COEX Systems; and Unexperienced Experience
Participants also frame their experiences within what Dr. Grof has termed Systems of Condensed Experience, or COEX Systems. We can see a COEX as a string of beads having two components, the thread being the emotionally charged theme of the COEX and the beads the life-events within which the theme is manifest. COEX themes can include, amongst others, feelings of Abandonment, Rejection, Humiliation, Aloneness, Failure, Danger and Fear, etc. Thus a recent event of being humiliated by a boss can be emotionally experienced as a similar event by peers at college, by a teacher at school and by a parent in early childhood; these may followed by a Perinatal memory relating to humiliation or even by a memory of a humiliating episode from a Transpersonal source. Such bundling of emotional residue can result in an explosive charge being released during breathwork. Phenomena like road-rage, as well as other instances of exaggerated and inappropriate emotional response, may be more comprehensible when the COEX principle is included in our point of view.
Holotropic Breathwork and other techniques of regression and emotional release have sometimes been charged with the potential to re-traumatize. Observations from thousands of such experiences that may appear to be re-traumatizing, however, affirm the hypothesis of “Unexperienced Experience” proposed by Irish psychiatrist Ivor Browne. He posits that when the individual is traumatized, and the “fight or flight” mechanisms are inadequate to the task of integrating the traumatic event, the organism “freezes” the experience, enabling a life-saving denial.
Dr. Browne states that as this transaction takes place, by definition, in an involuntary non-ordinary state of consciousness, and that it is therefore necessary to voluntarily enter a non-ordinary state in order for the remedial completion of this heretofore unexperienced experience to occur.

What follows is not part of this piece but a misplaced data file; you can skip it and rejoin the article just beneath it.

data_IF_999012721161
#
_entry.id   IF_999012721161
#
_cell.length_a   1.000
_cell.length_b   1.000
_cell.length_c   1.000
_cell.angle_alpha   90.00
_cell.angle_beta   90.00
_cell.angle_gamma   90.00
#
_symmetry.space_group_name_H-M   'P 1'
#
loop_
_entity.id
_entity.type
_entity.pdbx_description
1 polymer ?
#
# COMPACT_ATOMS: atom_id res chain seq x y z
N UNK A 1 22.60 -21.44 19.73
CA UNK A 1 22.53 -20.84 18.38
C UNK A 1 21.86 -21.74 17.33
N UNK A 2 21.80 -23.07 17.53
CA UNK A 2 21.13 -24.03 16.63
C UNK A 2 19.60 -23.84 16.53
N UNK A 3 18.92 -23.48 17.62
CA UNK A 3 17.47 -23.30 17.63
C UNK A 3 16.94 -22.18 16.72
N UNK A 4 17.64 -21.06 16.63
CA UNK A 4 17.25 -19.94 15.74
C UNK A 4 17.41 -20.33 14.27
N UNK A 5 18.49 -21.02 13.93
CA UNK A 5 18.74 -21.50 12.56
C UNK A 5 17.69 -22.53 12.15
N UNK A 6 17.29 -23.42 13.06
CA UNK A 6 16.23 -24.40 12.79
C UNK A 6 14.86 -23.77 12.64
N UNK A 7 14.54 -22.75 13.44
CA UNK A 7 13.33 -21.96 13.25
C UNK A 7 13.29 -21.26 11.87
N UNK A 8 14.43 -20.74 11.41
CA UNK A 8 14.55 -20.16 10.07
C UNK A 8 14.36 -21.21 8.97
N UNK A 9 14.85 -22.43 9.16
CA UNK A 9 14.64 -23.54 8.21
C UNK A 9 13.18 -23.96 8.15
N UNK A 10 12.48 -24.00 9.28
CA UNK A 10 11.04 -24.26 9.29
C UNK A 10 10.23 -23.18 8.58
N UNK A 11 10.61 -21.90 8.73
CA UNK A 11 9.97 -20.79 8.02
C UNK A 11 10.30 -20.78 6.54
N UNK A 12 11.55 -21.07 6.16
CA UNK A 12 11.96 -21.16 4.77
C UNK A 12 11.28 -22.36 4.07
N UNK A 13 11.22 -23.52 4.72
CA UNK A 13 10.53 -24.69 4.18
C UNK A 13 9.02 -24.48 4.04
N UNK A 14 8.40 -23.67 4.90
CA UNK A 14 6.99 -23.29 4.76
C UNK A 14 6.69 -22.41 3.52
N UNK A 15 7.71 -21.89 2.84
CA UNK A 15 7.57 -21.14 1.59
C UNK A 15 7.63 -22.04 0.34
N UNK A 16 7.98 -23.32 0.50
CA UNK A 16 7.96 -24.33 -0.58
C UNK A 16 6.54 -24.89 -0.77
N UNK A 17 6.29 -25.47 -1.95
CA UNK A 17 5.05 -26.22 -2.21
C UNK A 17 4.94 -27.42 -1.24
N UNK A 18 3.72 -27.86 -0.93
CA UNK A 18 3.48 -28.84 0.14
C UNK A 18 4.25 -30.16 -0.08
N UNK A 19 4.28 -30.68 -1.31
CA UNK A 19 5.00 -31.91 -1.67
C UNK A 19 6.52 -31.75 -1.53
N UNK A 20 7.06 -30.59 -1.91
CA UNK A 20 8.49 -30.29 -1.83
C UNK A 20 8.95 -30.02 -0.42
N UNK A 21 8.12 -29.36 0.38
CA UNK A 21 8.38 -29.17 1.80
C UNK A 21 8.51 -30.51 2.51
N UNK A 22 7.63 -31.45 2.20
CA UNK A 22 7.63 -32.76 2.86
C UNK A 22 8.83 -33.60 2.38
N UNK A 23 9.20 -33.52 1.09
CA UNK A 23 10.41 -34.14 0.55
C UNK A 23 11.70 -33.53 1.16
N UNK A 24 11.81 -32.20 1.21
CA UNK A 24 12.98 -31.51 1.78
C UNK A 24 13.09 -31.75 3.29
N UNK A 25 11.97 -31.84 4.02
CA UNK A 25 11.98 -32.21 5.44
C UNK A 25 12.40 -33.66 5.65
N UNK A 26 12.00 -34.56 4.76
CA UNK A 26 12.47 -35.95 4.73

The following “Quote of the Day” from the NY Times was made by Cody Vanzuiden, one of the survivors of the deadly tornado that struck a Boy Scout camp in Iowa in June, 2008;
“I was just laying there in the fetal position, my hands over my head, trying to imagine that I wasn’t really there, that this wasn’t really happening, that it was a dream.”
Dr. Browne writes about such an event: “The "unthinkable" has occurred, and the fear engendered elicits a primitive defensive maneuver. It is a desperate attempt by the individual to forestall a crisis by making the intrusion of threat inadmissible by a process of inhibition. The critical task of working through the experience is suspended, thus subverting assimilation, integration, and adaptation.”
“Unexperienced Experience” by Ivor Browne, detailing his hypothesis is available as a Word document below:
Given society’s lack of success in stemming the tide of individuals afflicted with depression, anxiety, addictions and psycho-spiritual challenges such as loss of meaning in life, it can be reasonably suggested that our existing knowledge of the mechanisms leading to these situations may be incomplete. Preliminary outcomes from exposure to Holotropic Breathwork by individuals with various conditions strongly indicate that this work may have a useful role to play as an adjunct to existing therapeutic endeavors and spiritual path work.